Your small business is operating in a time where things are uncertain.
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Business traffic coming through the door might be spotty, customers seem to be spending less, and making the bills is a much bigger struggle than it once was.
But that doesn't mean that customers aren't out there to be had.
People are still spending money, and they still need what you're selling, just like they did a year ago. The key is doing the little things to bring in business, and that includes creative marketing.
You might think that marketing in a recession is impossible because of the costs, but staying on top of mind with customers and letting them know that you're still there for them is paramount in a down economy. Marketing to customers that you have already served, as well as working to bring in new ones can pay long term dividends through any economic downturn. It also doesn't have to be expensive if you have a little know how and creativity.
When most people think about marketing, they think that it's going to be too cumbersome in terms of cost to achieve any kind of results. The truth is if you use your creative mind and do things a little bit differently, you can still make a marketing impact while tightening your belt. Here are a few things you can do to keep yourself out there and in the minds of customers for a very small investment. Steps like these can be the difference between keeping your doors open and having to close up shop in tough times.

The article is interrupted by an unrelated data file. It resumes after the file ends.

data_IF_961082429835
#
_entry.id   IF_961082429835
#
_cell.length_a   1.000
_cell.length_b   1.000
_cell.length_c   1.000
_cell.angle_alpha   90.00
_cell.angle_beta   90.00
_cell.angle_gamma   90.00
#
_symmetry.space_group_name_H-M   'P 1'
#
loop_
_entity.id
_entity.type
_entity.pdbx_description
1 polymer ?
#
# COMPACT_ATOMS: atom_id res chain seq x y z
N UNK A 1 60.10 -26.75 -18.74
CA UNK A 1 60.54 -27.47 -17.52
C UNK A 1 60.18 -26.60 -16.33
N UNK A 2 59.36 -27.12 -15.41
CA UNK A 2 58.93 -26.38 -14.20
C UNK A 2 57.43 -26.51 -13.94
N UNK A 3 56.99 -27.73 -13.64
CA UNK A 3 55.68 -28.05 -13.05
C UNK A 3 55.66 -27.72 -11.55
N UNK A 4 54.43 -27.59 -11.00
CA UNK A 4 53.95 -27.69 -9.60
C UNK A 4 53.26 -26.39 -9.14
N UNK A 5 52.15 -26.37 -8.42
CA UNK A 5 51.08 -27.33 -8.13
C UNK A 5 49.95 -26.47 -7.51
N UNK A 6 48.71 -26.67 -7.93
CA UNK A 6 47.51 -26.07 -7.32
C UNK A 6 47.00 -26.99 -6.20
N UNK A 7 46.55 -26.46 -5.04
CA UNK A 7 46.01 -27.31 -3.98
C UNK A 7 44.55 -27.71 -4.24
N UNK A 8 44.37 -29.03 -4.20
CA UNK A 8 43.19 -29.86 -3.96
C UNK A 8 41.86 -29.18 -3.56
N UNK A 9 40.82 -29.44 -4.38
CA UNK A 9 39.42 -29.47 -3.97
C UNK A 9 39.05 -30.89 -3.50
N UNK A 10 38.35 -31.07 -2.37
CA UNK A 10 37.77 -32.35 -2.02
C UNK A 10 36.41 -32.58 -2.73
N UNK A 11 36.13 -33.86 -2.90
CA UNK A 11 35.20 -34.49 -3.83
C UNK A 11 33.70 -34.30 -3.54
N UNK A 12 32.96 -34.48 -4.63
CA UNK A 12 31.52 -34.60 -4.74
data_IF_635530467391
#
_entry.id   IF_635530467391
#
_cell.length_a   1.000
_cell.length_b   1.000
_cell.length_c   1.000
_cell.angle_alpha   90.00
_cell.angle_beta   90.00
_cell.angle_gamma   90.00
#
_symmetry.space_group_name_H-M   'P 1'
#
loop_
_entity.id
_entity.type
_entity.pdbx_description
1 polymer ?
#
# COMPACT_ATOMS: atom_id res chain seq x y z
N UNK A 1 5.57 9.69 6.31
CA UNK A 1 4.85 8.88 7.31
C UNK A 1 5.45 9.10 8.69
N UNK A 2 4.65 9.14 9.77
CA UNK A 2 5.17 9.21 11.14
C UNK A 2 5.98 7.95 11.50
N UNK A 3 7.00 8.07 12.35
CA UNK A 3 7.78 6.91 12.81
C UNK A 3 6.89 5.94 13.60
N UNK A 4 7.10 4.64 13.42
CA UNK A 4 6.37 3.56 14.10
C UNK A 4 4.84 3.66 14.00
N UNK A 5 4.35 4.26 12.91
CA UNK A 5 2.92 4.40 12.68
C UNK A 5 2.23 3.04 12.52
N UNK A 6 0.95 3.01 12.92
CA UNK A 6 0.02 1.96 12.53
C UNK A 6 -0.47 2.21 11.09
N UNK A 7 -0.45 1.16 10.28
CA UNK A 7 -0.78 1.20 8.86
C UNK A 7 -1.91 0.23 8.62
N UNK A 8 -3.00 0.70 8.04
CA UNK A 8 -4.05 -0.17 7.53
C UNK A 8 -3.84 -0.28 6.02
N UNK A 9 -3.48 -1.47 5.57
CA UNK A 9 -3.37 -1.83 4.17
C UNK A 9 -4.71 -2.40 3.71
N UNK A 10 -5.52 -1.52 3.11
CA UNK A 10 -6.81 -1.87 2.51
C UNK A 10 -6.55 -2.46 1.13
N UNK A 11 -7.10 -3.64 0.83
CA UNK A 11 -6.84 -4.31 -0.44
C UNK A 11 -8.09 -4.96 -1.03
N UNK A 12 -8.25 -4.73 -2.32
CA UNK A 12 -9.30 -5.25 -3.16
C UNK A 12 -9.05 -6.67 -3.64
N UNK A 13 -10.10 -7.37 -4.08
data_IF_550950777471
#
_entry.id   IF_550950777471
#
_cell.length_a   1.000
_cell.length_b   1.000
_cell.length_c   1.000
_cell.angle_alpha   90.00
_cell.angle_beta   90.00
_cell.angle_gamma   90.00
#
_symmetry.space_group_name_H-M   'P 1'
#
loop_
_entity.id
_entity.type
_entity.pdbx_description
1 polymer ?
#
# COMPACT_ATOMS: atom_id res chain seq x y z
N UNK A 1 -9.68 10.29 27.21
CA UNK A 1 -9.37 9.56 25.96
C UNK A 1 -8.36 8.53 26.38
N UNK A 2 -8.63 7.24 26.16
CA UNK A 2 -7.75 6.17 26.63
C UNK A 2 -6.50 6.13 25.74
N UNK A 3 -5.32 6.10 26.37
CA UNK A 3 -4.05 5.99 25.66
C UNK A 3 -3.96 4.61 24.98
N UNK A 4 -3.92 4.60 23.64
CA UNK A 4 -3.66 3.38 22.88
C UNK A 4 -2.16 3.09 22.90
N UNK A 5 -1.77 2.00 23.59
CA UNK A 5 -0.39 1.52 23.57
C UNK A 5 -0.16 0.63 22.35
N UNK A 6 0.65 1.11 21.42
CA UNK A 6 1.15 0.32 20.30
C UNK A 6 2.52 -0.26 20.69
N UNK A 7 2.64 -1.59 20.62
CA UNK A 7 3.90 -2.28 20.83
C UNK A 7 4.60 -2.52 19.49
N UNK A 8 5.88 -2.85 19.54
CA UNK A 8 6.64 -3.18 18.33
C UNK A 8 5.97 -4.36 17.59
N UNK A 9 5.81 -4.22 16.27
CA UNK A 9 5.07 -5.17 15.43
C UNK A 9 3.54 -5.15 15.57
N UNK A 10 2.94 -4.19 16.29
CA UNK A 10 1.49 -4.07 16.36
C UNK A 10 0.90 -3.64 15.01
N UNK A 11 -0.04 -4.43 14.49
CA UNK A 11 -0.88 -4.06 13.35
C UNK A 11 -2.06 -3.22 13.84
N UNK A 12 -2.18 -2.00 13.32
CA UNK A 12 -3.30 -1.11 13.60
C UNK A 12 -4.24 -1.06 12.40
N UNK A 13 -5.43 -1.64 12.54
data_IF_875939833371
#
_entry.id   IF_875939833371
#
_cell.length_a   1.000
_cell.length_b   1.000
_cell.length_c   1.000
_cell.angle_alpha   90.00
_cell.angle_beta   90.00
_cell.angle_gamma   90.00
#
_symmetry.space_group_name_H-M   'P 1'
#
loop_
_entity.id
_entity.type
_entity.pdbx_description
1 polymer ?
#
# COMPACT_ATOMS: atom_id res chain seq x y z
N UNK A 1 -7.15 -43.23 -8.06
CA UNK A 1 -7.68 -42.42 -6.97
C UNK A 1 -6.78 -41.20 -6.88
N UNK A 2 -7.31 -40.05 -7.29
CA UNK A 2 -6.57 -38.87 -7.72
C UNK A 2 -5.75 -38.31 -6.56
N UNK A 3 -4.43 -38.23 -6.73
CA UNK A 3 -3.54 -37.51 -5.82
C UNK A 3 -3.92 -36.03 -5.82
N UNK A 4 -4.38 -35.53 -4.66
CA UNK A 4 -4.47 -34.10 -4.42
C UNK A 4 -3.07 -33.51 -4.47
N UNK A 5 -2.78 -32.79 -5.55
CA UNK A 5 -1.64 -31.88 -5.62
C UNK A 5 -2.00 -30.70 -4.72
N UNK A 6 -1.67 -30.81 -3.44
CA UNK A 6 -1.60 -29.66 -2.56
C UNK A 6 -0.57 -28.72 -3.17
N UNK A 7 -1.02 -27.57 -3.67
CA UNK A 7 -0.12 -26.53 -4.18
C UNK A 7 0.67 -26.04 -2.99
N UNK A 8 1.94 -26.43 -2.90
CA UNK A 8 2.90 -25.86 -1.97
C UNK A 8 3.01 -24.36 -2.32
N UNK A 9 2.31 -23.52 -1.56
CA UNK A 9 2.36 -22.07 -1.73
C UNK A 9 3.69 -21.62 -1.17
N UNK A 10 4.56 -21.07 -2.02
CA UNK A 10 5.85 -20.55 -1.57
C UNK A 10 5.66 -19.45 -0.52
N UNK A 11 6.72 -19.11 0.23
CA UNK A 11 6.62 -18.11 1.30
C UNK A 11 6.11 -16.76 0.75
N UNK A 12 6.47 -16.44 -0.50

Focus on existing customers.
It's an old marketing mantra: acquiring new business costs exponentially more than retaining the customers that you already have. In difficult economic times, this rule is one that you should stick to. Keeping the customers you have is absolutely paramount. Existing customers already know your business and the level of service you provide, and can to some extent vouch for you and even recommend you. Nothing generates business like word of mouth, and referrals are still one of the biggest drivers of new customers to a business.
You shouldn't shy away from asking for customer referrals – even give customers tools to make referring others to you easy. In tough times that means handing out business cards, or if you have extra budget, brochures that can be used as easy handouts. But instead of handing someone just one business card, give them a few. The odds of them falling into a new customer's hand will increase.
You can even also do things to encourage repeat business with existing customers. It's easy and cheap to print up business cards with frequent buyer boxes on the back. For every third order a customer places with you, give them a special offer. As you check off the boxes, with a special stamp or mark, the customer will know they are close to a freebie or deep discount. Make the incentive meaningful so the card with your contact information will be kept and hopefully acted upon when seen again. Giving a customer an incentive will keep you on top of mind, raise loyalty for your business, and also the chance that they will refer you to a friend.
This is a good example of how a small investment can yield big results. All you have to do is use your creativity and do things a bit differently to bring business to you.
Remember, tried and true marketing methods that don't take much of an investment should be done in both good times and bad.